David Lynch unveiled nearly 90 minutes of deleted and extended scenes from his 1992 film Twin Peaks: Fire Walk With Me at a Los Angeles theater last night. It was intense and weird.
CBS Home Entertainment
Twin Peaks: Fire Walk With Me, David Lynch's follow-up prequel to cult classic television series Twin Peaks, has always been an odd beast. It recounts the final seven days of the life of Laura Palmer (Sheryl Lee), whose inexplicable and brutal murder is the impetus for the short-lived drama that riveted viewers when it aired between 1990 and 1991. It is also about the similarly brutal murder of Teresa Banks (Pamela Gidley), a woman killed a year before Laura in a similarly ritualistic manner whose death puts FBI Special Agent Dale Cooper (Kyle MacLachlan) on alert, following the disappearance of one of his colleagues investigating her murder.
One would expect that the film is a strict prequel, but it is not: Fire Walk With Me plays with time in a unique and nonlinear fashion, making it both prequel and sequel in an odd, contradictory sense. Like Twin Peaks, it is both dreamy and nightmarish, making the conflation of time make sense slightly more. There are visions and sigils, haunted rings and groves of trees, whirring ceiling fans and rustling curtains. The film itself is cryptic and strange, embracing a full-tilt Lynchian mode that the director successfully curtailed in the ethereal Mulholland Drive. Fire Walk With Me is about dreams, desire, and death. It is about answers and more questions. And it is also an unflinching look at the horrors of incest.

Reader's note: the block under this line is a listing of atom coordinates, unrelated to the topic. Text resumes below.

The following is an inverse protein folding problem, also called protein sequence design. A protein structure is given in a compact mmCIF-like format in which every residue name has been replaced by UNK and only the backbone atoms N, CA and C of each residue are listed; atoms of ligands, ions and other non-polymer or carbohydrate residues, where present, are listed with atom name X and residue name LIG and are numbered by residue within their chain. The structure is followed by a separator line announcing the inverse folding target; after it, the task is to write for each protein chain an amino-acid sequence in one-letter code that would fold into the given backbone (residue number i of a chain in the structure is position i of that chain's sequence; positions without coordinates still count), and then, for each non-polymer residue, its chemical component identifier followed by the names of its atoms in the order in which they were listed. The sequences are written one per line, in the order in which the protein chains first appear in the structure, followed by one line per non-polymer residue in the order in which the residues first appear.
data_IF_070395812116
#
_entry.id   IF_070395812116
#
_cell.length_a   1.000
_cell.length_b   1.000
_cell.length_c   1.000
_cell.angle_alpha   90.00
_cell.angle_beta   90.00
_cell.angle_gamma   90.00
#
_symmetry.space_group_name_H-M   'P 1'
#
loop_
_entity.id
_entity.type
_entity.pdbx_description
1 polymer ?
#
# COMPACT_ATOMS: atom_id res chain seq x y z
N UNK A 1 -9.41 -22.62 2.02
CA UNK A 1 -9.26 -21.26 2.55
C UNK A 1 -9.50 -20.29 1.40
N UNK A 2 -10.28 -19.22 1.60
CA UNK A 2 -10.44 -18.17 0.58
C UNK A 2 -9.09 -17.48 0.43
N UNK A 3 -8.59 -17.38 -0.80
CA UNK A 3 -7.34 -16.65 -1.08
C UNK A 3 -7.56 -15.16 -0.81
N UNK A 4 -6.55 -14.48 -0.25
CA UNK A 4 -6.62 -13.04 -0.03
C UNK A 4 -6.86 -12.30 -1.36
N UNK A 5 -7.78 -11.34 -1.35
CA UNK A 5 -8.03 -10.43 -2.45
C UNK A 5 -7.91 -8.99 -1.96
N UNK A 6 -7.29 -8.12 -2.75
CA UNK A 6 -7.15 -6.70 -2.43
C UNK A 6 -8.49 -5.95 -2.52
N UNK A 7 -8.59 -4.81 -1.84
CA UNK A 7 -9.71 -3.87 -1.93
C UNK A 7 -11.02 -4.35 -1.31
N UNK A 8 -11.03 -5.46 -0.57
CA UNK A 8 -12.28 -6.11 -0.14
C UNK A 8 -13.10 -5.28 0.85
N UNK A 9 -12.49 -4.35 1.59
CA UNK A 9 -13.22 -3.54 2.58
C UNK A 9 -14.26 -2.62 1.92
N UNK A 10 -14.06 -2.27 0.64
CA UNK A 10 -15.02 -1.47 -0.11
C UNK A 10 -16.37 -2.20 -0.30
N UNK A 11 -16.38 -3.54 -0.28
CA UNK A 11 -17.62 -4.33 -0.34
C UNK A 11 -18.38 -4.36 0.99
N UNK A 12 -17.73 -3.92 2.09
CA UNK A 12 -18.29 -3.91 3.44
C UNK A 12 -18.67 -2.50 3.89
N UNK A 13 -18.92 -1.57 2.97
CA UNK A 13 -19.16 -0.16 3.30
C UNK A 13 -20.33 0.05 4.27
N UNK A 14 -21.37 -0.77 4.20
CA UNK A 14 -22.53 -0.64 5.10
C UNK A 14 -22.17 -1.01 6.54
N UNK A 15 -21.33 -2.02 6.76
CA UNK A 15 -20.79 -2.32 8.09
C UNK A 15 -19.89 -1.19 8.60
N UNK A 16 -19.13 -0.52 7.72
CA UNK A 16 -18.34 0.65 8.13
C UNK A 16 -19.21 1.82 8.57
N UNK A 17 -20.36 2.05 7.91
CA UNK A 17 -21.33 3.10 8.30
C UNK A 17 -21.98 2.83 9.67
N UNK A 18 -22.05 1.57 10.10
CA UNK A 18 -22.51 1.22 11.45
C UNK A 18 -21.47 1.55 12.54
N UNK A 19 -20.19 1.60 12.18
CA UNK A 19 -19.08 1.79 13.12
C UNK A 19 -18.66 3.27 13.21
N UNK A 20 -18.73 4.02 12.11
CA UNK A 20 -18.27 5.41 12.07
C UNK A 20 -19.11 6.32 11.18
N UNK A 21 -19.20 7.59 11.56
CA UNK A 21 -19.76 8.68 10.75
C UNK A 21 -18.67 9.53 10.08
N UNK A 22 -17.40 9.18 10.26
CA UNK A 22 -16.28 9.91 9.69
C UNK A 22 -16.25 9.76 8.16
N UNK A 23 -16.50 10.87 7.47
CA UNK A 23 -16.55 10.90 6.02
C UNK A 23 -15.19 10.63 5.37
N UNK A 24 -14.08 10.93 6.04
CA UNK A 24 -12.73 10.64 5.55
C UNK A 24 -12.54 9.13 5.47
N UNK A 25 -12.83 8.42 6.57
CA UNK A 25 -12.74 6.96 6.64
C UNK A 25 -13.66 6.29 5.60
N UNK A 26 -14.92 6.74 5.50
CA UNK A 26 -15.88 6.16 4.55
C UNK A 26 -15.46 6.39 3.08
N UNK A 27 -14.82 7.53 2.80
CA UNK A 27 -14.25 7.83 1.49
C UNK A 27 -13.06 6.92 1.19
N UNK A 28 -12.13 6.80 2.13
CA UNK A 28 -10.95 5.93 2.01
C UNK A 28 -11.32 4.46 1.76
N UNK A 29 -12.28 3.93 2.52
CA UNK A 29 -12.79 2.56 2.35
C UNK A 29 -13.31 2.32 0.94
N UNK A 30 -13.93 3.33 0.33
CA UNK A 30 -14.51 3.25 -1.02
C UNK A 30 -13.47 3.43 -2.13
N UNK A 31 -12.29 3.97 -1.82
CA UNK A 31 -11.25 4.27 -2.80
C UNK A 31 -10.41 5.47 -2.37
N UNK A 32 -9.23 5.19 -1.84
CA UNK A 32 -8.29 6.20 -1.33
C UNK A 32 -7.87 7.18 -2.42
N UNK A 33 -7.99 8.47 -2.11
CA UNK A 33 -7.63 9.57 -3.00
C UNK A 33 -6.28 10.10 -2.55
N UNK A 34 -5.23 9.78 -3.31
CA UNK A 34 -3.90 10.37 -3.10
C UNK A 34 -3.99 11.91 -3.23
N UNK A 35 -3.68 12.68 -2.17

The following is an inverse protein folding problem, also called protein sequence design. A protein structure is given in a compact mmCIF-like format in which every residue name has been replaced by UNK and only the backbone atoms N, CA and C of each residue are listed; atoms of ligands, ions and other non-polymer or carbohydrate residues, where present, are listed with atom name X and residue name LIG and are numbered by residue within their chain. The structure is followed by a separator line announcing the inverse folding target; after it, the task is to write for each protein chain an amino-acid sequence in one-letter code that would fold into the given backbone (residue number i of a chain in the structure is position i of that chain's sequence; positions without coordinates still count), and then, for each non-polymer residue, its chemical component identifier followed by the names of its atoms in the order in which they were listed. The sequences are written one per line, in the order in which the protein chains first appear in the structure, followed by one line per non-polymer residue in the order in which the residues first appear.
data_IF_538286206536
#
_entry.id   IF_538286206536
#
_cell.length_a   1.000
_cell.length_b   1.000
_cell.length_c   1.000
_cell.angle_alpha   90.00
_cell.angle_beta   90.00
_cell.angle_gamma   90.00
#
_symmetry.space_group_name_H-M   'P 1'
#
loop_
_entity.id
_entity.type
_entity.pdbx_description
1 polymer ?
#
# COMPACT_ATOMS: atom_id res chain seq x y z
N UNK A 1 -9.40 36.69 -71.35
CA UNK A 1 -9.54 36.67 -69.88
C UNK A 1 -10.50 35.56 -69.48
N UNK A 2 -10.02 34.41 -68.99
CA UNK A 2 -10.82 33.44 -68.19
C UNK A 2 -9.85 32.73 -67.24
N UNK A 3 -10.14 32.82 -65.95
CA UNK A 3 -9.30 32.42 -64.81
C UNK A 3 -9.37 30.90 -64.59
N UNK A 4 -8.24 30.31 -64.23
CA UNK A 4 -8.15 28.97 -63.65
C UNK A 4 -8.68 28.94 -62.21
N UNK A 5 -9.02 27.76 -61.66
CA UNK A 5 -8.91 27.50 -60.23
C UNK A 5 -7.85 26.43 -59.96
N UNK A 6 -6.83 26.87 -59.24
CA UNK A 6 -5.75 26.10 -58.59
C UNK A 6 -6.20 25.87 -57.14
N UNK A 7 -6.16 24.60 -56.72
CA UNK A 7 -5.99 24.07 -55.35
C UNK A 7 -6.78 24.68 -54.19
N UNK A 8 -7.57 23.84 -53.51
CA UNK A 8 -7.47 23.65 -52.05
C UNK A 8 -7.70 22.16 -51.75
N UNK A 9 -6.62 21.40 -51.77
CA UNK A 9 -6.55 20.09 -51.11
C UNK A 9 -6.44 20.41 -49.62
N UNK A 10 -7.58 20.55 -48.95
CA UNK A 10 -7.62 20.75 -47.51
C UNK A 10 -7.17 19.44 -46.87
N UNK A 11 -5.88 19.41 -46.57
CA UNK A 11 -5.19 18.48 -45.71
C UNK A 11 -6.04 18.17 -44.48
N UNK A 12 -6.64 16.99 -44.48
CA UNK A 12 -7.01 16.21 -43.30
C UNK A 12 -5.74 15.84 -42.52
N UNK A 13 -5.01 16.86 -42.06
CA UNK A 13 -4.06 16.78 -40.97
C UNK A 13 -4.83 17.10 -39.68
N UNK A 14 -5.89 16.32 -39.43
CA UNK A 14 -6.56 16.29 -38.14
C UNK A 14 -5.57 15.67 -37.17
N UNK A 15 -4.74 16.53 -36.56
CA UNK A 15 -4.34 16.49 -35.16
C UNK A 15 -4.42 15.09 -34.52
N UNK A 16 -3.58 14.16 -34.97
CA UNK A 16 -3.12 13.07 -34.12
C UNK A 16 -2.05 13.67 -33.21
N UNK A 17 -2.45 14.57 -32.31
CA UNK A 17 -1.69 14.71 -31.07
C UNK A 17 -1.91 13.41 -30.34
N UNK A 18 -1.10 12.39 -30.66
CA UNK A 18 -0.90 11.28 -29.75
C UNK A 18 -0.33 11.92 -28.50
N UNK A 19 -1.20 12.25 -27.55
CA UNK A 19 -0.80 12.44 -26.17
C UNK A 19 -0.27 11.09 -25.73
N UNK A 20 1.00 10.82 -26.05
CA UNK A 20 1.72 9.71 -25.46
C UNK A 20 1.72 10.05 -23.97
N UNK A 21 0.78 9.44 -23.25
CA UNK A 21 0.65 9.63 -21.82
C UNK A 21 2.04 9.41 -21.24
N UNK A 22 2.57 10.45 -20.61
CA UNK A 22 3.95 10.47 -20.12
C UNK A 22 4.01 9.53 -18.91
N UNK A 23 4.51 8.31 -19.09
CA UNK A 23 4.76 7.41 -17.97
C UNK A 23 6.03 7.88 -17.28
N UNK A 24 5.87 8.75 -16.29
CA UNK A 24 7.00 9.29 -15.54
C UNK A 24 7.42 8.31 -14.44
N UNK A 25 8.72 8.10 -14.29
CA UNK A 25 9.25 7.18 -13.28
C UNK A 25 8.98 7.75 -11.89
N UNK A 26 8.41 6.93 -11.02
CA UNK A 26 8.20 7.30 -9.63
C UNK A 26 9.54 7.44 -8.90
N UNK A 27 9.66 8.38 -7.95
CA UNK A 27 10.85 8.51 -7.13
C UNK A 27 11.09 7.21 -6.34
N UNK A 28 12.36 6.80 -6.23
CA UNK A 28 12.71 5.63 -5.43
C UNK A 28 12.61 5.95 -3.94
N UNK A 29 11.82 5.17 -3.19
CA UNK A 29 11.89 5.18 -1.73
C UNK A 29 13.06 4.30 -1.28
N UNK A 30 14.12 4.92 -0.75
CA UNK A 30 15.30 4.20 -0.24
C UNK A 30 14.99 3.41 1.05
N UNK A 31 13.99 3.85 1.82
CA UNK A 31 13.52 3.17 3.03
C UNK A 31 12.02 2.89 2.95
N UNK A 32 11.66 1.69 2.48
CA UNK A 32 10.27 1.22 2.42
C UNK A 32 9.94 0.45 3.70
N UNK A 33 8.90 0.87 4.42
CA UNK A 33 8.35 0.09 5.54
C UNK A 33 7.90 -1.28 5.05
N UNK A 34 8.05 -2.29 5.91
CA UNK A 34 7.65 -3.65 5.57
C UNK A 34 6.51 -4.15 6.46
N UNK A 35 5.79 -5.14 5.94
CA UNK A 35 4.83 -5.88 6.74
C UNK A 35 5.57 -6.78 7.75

The completed film, released in 1992, was a box office bomb, receiving widespread loathing from the critics; it was booed at Cannes when it premiered at the film festival. Fire Walk With Me is an odd curio: It's a film that attracts and repulses at the same time, its emphasis on evoking the oddness of Twin Peaks but with a sharper, more graphic edge that isn't sanded down at all, thanks to the absence of almost the entire cast. Kyle MacLachlan, who played the intrepid Cooper in the show, barely appeared in the film. The quirky denizens of the Washington border town — whose own thwarted passions and crimes provide a sharp narrative spine to the show — are largely shoved into the background, as the film focuses more on Laura's home life and those involved in her murder. The final week of Laura's life — rendered impressively by Lee, whose riveting performance is criminally overlooked here — is a mix of pleasure and pain, a sad end to a tortured life as she comes face to face with the man who had abused her and raped her for so many years: her father, Leland Palmer (Ray Wise), in the guise of the malevolent BOB.
David Lynch offers his opening remarks at the world premiere of Twin Peaks: Missing Pieces at the Vista Theater on July 16 in Los Angeles.